Marketing Your Product/Service vs. Your Company

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Marketing Mistake: Placing the focus on marketing your services—but not enough on marketing your company

In many technology markets where significant customer education is required due to the complexity and/or the newness of the technology involved, it’s quite common for technology companies to place a considerable amount of their marketing focus on selling the general technology—but very little focus on marketing their company. That is, they spend a large portion of their attention and resources communicating what the technology is, how it works, and why it’s superior to other technologies. They may do a fine job of convincing the customer that the technology is viable, reliable, and well-suited to solve their specific needs—but they fail to convince the customer that they are the best company to provide this technology.


Your Company vs. Your Technology


Unless they’re the sole owner of this technology (rarely the case these days), companies that focus too much of their marketing on their products end up helping their competitors by accelerating the customer’s sales cycle—but not winning the actual business. Significant time invested in educating the customer on the technology may not always result in convincing them that you’re the best company to provide the technology. Before you can sell your technology, you have to sell your company. Many smaller technology companies are especially reluctant to focus any attention on their company because they don’t want customers to know how small they are, or that they outsource their development, for example. They’re much more comfortable talking about their technology. And their marketing reflects this (see sidebar).


This isn’t limited to small companies, though. Many larger technology companies also fail to market their company as well as they market their technology.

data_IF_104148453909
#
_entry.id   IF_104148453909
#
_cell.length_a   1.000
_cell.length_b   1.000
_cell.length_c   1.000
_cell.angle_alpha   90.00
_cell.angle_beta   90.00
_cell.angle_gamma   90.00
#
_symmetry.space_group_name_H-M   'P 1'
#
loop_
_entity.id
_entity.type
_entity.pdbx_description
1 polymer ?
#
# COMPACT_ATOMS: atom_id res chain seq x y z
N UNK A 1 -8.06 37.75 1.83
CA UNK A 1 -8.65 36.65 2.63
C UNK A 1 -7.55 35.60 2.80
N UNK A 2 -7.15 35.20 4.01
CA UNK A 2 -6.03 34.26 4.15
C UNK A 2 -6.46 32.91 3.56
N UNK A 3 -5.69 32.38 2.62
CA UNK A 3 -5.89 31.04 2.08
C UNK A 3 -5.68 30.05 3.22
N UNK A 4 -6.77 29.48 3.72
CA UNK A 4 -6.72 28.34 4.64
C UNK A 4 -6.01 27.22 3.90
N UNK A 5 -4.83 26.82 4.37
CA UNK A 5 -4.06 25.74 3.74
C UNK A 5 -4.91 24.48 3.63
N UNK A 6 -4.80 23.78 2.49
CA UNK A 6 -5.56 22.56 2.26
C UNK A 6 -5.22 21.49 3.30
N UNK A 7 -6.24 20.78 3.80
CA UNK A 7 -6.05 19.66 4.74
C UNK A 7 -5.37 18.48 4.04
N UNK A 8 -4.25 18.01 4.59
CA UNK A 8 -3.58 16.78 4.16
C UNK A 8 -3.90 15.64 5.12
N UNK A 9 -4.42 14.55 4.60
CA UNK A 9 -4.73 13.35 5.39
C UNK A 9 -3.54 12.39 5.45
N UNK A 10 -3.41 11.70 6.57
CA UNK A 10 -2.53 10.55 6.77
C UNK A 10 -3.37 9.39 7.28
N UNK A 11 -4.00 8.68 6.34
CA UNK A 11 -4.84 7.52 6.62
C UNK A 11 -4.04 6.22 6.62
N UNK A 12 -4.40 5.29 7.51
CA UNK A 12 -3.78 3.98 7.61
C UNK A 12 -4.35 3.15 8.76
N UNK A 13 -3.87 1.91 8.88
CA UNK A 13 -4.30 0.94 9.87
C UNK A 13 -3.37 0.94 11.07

Steps To Avoid This Mistake


Define and tell your company story.


Do your sales presentations and/or sales collateral start off with topics focused on “About Us” or “Our History”? While your company story is vital, it’s important not to make the story all about you. A truly compelling company story isn’t all about your history, how great you are, how big you are, how experienced you are, how global you are, or how much market share you have.


Instead, tell your story by focusing on your customers. Your company is chartered with helping customers solve a specific problem or set of problems—or to achieve a specific challenge or goal. Focus on the customer experience before you existed—and why you were founded to change that customer experience and results.


Find and leverage the positives.


Find the positive elements that help make you attractive and/or unique—and leverage them. (For example, if you’re a small company: greater attention to customers, more flexibility, stronger focus on singular product, etc.). If you’re a new company and don’t have much history, explain the background of the founders and why they chose this time to start a new company. While you don’t need to emphasize your young age or small business size, you don’t need to deny it, either. Every highly successful company was young and small once. And younger companies can often respond more quickly to the latest innovations, technologies, and methodologies while avoiding the technology strategies that have turned into negative challenges for older companies (e.g., basing their solution on technology that is becoming obsolete).


The bottom line is: make the effort to create a compelling story that focuses on your customers (not all about you)—and helps those customers come to understand what makes you uniquely qualified to better understand and address their needs and challenges.